Meanwhile, in Link’s Awakening, the only character Link ever talks to on a constant basis (other than the Owl) is Marin, a girl who (eighteen-year-old spoiler alert) disappears along with her entire homeland when Link, well, awakens from his extremely long dream. In fact, the entire story, conceived by newly minted artist Yoshiaki Koizumi, owes a lot to Romantic archetypes that until Link’s Awakening didn’t have much of a place in Nintendo games. (Nintendo CEO Satoru Iwata as well as Shigeru Miyamoto have mentioned a few times, in fact, that Koizumi’s wildly different story single-handedly shifted the focus of the Zelda franchise to story, as well as gameplay.) And so, Marin spends a lot of time talking to outsider Link. Initially, it seems just like natural curiosity, especially from a girl who has never been anywhere outside the island– but later, even the little children wandering Koholint Island whisper about Marin and Link. Marin pleas to Link to not forget her (“I’ll never forgive you!”), and then after the few minutes it takes for Link to destroy the Nightmare, she disappears forever, with a shot of a fully awake Link presumably reminiscing about his dream.
Little does Link realize he’ll never see Marin again.
Now, the stories of Saria and Marin are some pretty definitive evidence of some kind of romance in The Legend of Zelda, and, looking at the bigger picture, the whole of Videogameland– but on the other hand, there’s not much to compare them with. Mido never really elaborates on what Saria means by her message, and Link, being mute, never elaborates on what he thinks about the whole shebang. Meanwhile, Marin wanders around with Link to the point of becoming, briefly, part of his inventory (“You got Marin! Is this your big chance?”), and, defying all expectations of closure, disappears forever. The end result is Nintendo telling a convoluted tale about love (or friendship, or blood brothers, or something) that not only never really goes anywhere, kind of like the adolescent daydreams twelve-year-old boys might have about Megan Fox, but also is completely unsatisfying. “Sure, we’ll throw you all a bone,” says Nintendo, “but we don’t feel like giving you closure.” Whether this is to generate intense fan speculation or horrible slash fiction, we’ll never know. But one thing is clear: whether it’s because of their “family-friendly” deal or their aversion to remotely non-conservative values, Nintendo doesn’t feel like going there.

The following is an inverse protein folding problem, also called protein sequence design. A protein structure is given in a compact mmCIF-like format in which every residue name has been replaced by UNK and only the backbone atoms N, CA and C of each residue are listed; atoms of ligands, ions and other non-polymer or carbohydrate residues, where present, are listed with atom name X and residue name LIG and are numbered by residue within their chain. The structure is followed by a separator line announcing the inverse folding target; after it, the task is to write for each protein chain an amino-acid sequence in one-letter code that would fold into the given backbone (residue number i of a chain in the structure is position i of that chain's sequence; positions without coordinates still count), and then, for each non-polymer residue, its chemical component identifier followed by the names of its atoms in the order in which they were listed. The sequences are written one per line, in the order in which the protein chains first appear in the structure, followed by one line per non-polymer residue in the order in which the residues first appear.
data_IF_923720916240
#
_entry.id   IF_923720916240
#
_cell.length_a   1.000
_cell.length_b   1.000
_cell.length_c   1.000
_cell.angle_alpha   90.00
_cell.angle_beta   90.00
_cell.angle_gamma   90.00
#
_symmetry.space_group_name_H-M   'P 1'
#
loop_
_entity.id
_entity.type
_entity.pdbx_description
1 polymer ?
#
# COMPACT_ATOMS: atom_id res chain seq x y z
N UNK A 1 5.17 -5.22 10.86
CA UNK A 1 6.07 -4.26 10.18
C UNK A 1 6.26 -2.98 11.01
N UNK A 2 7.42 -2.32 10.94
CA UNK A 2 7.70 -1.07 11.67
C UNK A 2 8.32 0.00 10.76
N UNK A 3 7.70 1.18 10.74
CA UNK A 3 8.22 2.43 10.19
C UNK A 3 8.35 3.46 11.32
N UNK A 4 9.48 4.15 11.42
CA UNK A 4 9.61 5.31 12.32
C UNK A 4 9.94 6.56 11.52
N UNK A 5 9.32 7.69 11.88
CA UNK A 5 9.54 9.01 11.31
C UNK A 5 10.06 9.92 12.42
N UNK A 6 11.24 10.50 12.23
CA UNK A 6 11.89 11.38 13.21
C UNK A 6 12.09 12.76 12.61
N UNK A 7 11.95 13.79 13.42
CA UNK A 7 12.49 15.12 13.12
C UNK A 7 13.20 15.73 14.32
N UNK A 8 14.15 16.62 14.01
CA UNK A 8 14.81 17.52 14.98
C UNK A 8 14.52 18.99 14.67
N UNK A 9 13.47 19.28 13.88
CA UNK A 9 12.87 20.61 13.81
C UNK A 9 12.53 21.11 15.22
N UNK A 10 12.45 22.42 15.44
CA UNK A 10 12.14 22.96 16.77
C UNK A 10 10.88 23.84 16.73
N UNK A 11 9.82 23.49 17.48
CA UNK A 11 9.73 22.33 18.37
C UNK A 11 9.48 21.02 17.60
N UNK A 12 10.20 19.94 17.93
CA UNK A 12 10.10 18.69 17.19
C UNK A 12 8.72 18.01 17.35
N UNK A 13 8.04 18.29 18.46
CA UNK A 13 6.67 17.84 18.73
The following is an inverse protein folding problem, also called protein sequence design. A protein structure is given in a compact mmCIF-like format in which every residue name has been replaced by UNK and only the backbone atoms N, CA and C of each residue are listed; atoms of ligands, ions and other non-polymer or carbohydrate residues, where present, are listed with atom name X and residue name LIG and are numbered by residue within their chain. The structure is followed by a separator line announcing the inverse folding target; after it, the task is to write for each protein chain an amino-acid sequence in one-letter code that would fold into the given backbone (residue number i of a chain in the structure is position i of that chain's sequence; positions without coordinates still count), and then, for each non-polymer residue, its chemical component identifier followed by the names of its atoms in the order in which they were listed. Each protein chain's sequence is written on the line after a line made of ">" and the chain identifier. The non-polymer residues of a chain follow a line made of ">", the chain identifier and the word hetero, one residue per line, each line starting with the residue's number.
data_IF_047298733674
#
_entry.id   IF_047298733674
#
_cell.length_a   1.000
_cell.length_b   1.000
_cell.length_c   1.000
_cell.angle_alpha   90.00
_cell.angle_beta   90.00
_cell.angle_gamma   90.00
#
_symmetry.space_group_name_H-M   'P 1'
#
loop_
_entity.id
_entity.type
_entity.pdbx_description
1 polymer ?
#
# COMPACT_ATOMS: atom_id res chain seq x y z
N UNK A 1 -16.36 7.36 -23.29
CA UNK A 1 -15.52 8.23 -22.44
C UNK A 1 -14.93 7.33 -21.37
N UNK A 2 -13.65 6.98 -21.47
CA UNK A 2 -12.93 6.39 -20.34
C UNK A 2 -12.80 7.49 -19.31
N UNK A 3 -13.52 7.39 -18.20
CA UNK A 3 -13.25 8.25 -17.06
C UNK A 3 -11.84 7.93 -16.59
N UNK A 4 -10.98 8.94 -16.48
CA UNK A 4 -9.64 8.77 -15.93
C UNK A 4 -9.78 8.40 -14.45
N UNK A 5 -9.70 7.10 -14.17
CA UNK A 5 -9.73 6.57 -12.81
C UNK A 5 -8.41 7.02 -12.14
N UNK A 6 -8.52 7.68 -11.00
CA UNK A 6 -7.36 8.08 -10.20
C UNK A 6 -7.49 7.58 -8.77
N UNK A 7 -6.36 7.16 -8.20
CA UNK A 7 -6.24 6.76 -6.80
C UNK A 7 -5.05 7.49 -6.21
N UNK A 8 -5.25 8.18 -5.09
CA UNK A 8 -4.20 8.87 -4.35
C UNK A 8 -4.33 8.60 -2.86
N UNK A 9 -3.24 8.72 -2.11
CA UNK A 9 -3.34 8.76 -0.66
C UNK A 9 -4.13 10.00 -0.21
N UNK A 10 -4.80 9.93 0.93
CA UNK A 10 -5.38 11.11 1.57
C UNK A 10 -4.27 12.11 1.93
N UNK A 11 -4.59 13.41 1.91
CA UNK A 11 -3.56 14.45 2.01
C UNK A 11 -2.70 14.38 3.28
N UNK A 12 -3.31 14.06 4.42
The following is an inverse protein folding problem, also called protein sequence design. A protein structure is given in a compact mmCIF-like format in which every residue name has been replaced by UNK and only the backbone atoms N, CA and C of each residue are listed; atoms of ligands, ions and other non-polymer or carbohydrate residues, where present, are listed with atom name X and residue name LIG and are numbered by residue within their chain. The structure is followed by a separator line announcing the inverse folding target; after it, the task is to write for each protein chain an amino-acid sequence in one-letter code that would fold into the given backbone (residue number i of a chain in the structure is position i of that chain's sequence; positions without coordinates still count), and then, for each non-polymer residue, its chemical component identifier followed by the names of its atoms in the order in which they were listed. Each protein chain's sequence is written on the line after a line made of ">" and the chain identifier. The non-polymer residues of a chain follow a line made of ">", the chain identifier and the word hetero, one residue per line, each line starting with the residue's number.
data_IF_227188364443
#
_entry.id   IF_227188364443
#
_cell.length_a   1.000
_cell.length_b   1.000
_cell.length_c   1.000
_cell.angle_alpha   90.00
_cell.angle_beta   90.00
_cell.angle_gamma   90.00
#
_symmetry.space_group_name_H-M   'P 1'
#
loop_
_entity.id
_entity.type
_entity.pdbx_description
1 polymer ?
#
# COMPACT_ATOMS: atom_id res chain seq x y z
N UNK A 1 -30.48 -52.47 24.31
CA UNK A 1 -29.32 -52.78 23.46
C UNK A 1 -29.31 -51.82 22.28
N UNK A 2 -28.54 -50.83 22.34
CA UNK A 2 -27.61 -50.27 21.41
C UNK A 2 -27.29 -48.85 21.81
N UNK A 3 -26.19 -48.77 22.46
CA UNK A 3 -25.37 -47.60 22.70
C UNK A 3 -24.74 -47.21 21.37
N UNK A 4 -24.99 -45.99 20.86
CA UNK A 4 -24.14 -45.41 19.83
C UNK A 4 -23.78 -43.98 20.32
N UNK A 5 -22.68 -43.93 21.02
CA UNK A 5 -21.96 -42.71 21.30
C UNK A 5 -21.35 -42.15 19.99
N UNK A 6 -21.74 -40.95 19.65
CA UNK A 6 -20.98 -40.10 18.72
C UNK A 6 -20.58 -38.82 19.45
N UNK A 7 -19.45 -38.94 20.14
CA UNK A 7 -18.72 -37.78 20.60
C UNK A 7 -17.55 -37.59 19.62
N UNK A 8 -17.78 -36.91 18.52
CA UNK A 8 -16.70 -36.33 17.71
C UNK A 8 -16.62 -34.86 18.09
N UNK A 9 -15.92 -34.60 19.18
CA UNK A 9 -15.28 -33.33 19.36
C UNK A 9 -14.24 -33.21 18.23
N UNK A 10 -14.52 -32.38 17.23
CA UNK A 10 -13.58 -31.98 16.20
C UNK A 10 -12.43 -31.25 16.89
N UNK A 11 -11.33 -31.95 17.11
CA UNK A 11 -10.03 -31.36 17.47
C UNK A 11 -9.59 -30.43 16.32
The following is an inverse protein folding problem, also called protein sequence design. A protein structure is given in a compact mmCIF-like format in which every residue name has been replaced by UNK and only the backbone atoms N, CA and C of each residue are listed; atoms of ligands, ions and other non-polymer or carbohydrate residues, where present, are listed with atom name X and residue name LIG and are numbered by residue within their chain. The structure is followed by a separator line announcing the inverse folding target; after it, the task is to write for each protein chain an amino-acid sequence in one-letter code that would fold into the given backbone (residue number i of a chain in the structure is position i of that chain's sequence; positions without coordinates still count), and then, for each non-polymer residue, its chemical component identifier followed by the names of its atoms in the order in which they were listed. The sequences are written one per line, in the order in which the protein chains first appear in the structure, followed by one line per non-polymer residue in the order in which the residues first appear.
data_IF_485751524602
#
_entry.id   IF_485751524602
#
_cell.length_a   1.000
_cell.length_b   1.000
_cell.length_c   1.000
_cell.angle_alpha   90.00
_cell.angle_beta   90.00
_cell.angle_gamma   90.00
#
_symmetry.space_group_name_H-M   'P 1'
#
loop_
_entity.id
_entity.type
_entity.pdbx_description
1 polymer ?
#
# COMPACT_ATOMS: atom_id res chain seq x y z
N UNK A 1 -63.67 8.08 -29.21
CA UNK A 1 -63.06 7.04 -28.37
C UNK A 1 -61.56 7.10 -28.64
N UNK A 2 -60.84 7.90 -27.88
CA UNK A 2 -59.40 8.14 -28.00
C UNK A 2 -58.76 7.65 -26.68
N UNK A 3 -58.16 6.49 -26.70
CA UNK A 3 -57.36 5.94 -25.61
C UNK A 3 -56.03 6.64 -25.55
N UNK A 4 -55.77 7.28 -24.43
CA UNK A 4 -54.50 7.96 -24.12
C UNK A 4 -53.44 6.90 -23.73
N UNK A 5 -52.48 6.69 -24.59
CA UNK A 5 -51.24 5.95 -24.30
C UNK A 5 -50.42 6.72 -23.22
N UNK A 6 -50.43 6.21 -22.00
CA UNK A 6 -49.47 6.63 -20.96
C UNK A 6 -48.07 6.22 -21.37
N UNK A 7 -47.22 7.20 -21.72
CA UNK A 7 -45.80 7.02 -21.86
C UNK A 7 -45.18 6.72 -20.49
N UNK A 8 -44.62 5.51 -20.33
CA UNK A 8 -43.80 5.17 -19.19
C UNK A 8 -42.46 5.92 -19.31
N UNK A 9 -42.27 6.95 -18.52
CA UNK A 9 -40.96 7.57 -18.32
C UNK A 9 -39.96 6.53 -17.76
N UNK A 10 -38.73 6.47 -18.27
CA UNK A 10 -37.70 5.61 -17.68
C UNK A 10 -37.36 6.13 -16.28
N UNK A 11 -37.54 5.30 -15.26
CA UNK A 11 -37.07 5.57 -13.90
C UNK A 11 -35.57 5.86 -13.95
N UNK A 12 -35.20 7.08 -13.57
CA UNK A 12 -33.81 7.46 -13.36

But nobody complains that Ocarina of Time or Link’s Awakening are bad games because they don’t tie up romantic loose ends just the way players expect, and even less complain that Super Mario 64 sucks Bowser gonads because Peach doesn’t give Mario more than cake. People do complain, however, about the drastically unrealistic romantic exploits of characters in games like BioWare’s Mass Effect or CD Projekt’s The Witcher— where, apparently, running around with members of the opposite sex for around forty hours and asking them about the skeletons in their closets is grounds for marriage, or at least Extremely Serious Sex. (Sometimes, being a huge jerk to them works, too, which is odd, to say the least.) It’s even more hilarious/horrifying when players, wanting at least a somewhat realistic gameplay experience (outside of the whole sci-fi thing), ignore all romantic options and find their characters getting hitched to some random NPC anyway– in a fashion completely contradictory to the way they’ve been playing for the past hundred hours. In that regard, the games that Nintendo makes seem positively realistic in comparison– even if they lack closure.
But overall, Nintendo just doesn’t seem very interested in love, even in the video game franchises they like best. (Actually: especially in those franchises.) Sure, there are always outliers, such as Krystal and Fox’s (and Panther’s) incredibly convoluted relationship ever since Star Fox Adventures: Dinosaur Planet— or Tetra’s sudden character derailment in Phantom Hourglass— but these are few and far in between, and more often than not sources of intense argument for fans about whether the series is “losing its direction.” It turns out part of what makes Nintendo the super-successful company it has been for decades is starting a tradition– whether story- or gameplay-based– and sticking to it, until players, too, accept it. Mario won’t be inducted into the royal family anytime soon, and Nintendo will probably never rename The Legend of Zelda into The Legend of Ms. Link, but perhaps we’re all the better for it.